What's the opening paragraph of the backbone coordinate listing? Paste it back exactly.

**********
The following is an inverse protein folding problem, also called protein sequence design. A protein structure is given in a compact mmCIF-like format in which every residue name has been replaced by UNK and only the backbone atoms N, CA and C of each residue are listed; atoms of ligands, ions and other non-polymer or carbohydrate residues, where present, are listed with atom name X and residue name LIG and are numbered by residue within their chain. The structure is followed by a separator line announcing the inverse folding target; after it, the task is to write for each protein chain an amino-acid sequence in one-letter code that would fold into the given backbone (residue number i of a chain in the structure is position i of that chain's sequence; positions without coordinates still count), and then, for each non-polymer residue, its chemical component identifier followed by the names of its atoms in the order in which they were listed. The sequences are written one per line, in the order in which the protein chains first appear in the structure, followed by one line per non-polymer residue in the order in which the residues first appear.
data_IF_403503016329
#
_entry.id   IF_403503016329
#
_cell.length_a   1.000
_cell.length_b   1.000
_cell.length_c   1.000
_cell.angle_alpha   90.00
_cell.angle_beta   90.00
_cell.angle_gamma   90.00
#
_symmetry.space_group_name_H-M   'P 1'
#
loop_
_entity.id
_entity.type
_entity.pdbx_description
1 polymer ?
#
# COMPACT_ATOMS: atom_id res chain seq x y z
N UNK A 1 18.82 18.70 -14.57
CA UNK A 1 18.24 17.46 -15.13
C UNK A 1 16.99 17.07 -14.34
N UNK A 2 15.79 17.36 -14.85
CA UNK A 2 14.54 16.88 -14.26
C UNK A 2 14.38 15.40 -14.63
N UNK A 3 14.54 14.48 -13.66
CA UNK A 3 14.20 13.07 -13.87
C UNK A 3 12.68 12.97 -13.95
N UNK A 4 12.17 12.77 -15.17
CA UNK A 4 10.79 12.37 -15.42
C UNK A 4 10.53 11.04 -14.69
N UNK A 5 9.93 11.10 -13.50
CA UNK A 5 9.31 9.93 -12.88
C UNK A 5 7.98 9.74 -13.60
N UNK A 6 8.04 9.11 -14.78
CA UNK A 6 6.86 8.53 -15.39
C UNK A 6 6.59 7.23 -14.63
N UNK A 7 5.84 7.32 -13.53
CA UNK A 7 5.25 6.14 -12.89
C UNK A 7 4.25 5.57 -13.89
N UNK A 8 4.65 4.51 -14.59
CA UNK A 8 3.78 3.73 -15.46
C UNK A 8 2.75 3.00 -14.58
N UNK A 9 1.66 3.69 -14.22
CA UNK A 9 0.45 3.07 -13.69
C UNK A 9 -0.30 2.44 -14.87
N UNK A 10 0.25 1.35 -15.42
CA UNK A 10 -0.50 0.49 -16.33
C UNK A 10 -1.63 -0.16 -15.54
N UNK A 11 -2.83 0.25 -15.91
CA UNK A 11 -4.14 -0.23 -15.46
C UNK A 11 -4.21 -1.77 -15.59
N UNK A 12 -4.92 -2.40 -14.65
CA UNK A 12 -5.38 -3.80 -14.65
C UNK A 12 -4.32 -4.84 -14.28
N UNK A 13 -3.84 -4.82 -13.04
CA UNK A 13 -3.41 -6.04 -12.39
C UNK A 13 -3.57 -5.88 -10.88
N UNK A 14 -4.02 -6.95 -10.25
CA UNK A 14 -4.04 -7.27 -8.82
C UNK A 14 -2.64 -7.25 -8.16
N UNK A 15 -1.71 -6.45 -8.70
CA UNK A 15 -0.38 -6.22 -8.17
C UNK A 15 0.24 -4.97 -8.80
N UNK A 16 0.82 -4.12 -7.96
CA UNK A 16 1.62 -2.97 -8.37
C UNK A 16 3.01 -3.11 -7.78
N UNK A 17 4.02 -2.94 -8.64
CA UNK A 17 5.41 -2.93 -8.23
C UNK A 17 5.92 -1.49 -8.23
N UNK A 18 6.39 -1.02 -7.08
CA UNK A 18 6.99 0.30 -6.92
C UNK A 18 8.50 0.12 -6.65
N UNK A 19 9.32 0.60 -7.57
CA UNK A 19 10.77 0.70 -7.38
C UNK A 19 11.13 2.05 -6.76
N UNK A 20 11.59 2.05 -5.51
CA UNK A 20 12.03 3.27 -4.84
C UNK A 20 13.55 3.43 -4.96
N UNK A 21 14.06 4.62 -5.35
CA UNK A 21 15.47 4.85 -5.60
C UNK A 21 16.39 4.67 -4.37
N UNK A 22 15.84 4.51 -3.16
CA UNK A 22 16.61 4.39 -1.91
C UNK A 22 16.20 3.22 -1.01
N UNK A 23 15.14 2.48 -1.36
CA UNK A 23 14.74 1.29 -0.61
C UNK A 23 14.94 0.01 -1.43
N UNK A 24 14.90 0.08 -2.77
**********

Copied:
The following is an inverse protein folding problem, also called protein sequence design. A protein structure is given in a compact mmCIF-like format in which every residue name has been replaced by UNK and only the backbone atoms N, CA and C of each residue are listed; atoms of ligands, ions and other non-polymer or carbohydrate residues, where present, are listed with atom name X and residue name LIG and are numbered by residue within their chain. The structure is followed by a separator line announcing the inverse folding target; after it, the task is to write for each protein chain an amino-acid sequence in one-letter code that would fold into the given backbone (residue number i of a chain in the structure is position i of that chain's sequence; positions without coordinates still count), and then, for each non-polymer residue, its chemical component identifier followed by the names of its atoms in the order in which they were listed. The sequences are written one per line, in the order in which the protein chains first appear in the structure, followed by one line per non-polymer residue in the order in which the residues first appear.